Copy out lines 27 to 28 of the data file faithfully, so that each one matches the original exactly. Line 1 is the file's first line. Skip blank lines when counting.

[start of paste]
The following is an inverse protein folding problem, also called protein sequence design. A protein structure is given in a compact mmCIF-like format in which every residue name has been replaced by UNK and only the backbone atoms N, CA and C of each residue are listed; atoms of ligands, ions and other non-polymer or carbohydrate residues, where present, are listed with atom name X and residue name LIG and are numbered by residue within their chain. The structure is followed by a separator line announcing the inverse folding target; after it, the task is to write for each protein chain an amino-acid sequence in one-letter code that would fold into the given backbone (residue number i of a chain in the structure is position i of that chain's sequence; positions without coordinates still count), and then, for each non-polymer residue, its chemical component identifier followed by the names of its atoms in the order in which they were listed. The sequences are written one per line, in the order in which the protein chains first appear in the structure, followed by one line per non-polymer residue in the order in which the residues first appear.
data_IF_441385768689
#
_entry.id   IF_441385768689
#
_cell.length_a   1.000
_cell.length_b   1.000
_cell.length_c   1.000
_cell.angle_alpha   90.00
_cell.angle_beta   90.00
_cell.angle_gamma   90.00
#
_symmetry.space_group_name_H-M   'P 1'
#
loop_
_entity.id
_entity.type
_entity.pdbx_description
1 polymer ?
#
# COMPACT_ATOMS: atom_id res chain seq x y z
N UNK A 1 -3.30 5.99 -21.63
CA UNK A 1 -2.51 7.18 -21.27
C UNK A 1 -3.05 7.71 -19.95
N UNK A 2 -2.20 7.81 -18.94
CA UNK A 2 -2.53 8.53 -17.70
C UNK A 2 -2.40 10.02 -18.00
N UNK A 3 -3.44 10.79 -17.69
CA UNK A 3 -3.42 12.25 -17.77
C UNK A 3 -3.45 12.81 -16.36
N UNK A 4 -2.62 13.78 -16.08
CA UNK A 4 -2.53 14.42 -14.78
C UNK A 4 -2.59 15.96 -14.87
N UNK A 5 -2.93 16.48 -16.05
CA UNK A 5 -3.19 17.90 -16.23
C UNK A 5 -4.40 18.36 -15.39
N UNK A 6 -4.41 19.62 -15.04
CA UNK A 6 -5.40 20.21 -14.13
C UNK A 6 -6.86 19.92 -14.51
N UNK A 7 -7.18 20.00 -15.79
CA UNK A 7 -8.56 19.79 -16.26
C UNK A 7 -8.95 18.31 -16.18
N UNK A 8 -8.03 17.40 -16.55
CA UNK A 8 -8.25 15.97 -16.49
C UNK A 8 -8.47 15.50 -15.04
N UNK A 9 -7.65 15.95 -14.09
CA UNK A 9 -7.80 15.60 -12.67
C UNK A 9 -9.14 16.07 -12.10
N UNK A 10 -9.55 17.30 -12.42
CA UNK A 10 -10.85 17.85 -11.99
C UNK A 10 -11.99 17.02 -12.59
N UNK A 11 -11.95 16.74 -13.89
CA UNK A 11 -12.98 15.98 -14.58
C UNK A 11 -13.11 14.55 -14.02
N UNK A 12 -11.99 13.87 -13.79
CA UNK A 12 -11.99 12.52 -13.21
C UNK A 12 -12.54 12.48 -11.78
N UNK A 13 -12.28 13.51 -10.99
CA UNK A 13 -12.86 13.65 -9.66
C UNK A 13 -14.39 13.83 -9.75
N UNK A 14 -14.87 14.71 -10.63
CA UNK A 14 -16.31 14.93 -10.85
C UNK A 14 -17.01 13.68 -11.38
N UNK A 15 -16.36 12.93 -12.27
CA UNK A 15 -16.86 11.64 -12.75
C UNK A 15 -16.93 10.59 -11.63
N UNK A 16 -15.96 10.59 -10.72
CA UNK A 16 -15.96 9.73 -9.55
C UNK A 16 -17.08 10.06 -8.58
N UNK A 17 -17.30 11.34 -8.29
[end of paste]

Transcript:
C UNK A 2 -2.40 10.02 -18.00
N UNK A 3 -3.44 10.79 -17.69